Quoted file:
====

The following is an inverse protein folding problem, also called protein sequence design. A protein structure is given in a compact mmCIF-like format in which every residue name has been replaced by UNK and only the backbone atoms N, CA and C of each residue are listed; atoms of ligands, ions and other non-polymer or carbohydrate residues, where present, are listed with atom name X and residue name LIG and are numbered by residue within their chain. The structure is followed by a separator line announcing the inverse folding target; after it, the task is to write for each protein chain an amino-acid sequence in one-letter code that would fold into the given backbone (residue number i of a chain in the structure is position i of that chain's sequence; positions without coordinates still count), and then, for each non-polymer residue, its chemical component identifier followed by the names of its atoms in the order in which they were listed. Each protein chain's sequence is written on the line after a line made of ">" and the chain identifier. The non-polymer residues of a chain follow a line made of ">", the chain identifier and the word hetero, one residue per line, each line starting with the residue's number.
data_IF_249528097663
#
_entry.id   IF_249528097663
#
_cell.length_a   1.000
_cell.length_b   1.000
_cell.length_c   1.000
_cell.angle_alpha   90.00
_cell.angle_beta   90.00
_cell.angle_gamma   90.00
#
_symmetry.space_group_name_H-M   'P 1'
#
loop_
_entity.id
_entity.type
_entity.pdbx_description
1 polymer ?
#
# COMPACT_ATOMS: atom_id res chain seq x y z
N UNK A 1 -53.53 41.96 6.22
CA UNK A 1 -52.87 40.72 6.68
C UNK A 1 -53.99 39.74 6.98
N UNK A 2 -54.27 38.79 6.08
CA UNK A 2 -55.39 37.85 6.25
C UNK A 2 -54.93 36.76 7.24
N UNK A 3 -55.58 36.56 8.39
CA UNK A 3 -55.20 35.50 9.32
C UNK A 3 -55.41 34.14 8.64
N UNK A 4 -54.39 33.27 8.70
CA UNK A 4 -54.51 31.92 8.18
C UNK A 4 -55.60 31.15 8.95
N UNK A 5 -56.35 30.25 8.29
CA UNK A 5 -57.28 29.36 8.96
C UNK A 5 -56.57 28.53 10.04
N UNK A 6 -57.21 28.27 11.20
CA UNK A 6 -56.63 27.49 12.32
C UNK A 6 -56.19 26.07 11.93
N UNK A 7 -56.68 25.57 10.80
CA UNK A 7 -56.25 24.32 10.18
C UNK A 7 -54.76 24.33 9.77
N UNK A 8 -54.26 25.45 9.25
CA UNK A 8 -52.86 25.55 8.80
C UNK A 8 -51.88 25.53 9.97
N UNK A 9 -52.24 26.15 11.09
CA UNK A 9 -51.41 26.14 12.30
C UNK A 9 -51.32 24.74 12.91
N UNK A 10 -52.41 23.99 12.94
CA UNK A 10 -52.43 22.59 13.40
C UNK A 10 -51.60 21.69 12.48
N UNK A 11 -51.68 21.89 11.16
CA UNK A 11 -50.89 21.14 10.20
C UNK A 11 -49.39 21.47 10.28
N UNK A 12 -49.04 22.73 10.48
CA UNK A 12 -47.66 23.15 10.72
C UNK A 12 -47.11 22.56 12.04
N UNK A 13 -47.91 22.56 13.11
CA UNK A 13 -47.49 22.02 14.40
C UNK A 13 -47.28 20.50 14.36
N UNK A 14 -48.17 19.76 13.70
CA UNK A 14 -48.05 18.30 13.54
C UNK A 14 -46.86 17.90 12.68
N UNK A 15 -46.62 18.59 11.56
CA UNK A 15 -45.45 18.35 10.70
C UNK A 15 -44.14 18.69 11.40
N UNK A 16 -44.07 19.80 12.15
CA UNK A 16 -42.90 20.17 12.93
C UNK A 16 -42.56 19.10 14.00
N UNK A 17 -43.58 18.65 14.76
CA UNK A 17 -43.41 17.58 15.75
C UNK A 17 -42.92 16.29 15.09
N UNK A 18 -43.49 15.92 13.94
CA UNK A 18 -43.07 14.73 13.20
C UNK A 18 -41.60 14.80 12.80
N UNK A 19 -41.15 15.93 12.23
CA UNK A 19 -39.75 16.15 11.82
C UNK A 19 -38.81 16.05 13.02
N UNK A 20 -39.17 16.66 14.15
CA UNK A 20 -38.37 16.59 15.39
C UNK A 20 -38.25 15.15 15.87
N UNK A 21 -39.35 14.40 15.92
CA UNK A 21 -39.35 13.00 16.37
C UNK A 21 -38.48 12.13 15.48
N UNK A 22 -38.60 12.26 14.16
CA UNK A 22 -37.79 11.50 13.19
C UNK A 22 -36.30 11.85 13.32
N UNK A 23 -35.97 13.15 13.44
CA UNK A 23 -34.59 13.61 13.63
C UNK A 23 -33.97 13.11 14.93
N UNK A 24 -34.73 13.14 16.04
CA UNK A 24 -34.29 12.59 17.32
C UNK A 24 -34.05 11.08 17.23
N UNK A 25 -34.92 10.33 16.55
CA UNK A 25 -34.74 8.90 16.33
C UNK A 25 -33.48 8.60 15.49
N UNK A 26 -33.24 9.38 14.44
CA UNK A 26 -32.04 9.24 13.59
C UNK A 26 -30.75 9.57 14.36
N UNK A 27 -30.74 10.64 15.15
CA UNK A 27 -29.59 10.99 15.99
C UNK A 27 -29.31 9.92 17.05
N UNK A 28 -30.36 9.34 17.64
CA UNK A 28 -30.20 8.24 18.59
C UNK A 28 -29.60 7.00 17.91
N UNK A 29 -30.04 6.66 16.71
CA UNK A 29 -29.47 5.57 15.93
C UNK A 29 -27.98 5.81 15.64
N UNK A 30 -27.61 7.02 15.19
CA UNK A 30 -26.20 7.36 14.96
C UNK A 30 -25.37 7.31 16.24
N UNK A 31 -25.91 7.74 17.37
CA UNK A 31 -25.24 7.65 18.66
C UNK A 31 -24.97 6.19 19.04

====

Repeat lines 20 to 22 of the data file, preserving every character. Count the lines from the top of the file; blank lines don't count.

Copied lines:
#
# COMPACT_ATOMS: atom_id res chain seq x y z
N UNK A 1 -53.53 41.96 6.22